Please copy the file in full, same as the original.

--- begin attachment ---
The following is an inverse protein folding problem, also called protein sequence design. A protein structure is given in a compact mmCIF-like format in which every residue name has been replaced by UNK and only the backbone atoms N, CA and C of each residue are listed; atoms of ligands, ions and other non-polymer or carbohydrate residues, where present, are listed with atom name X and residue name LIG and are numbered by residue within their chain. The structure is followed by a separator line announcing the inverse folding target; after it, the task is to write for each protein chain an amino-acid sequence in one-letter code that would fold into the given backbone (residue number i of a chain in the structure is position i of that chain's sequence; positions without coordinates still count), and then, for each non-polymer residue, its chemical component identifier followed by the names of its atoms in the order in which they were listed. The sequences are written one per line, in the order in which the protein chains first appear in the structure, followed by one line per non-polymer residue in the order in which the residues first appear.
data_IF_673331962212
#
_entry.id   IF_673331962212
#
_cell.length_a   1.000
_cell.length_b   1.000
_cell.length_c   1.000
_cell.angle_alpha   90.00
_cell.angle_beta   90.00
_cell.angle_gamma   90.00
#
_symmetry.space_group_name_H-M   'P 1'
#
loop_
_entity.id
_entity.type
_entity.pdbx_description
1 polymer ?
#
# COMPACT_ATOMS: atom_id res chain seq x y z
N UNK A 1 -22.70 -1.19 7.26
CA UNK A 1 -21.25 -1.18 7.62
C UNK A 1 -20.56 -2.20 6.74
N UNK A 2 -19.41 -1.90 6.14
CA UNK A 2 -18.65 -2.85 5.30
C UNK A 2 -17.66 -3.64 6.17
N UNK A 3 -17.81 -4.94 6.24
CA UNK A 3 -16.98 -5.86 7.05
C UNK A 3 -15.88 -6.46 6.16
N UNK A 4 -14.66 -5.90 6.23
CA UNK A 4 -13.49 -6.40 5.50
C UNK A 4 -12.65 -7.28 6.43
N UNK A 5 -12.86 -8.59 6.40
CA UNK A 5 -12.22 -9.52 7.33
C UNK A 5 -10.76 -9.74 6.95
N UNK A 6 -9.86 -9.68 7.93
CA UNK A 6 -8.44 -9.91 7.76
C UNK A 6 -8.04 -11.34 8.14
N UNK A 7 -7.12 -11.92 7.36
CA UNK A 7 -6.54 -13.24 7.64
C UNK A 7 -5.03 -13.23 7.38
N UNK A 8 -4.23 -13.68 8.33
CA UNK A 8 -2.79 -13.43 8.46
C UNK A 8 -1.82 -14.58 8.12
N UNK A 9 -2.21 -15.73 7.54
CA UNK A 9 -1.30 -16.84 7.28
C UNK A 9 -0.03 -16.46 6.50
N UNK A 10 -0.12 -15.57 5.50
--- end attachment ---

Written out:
The following is an inverse protein folding problem, also called protein sequence design. A protein structure is given in a compact mmCIF-like format in which every residue name has been replaced by UNK and only the backbone atoms N, CA and C of each residue are listed; atoms of ligands, ions and other non-polymer or carbohydrate residues, where present, are listed with atom name X and residue name LIG and are numbered by residue within their chain. The structure is followed by a separator line announcing the inverse folding target; after it, the task is to write for each protein chain an amino-acid sequence in one-letter code that would fold into the given backbone (residue number i of a chain in the structure is position i of that chain's sequence; positions without coordinates still count), and then, for each non-polymer residue, its chemical component identifier followed by the names of its atoms in the order in which they were listed. The sequences are written one per line, in the order in which the protein chains first appear in the structure, followed by one line per non-polymer residue in the order in which the residues first appear.
data_IF_673331962212
#
_entry.id   IF_673331962212
#
_cell.length_a   1.000
_cell.length_b   1.000
_cell.length_c   1.000
_cell.angle_alpha   90.00
_cell.angle_beta   90.00
_cell.angle_gamma   90.00
#
_symmetry.space_group_name_H-M   'P 1'
#
loop_
_entity.id
_entity.type
_entity.pdbx_description
1 polymer ?
#
# COMPACT_ATOMS: atom_id res chain seq x y z
N UNK A 1 -22.70 -1.19 7.26
CA UNK A 1 -21.25 -1.18 7.62
C UNK A 1 -20.56 -2.20 6.74
N UNK A 2 -19.41 -1.90 6.14
CA UNK A 2 -18.65 -2.85 5.30
C UNK A 2 -17.66 -3.64 6.17
N UNK A 3 -17.81 -4.94 6.24
CA UNK A 3 -16.98 -5.86 7.05
C UNK A 3 -15.88 -6.46 6.16
N UNK A 4 -14.66 -5.90 6.23
CA UNK A 4 -13.49 -6.40 5.50
C UNK A 4 -12.65 -7.28 6.43
N UNK A 5 -12.86 -8.59 6.40
CA UNK A 5 -12.22 -9.52 7.33
C UNK A 5 -10.76 -9.74 6.95
N UNK A 6 -9.86 -9.68 7.93
CA UNK A 6 -8.44 -9.91 7.76
C UNK A 6 -8.04 -11.34 8.14
N UNK A 7 -7.12 -11.92 7.36
CA UNK A 7 -6.54 -13.24 7.64
C UNK A 7 -5.03 -13.23 7.38
N UNK A 8 -4.23 -13.68 8.33
CA UNK A 8 -2.79 -13.43 8.46
C UNK A 8 -1.82 -14.58 8.12
N UNK A 9 -2.21 -15.73 7.54
CA UNK A 9 -1.30 -16.84 7.28
C UNK A 9 -0.03 -16.46 6.50
N UNK A 10 -0.12 -15.57 5.50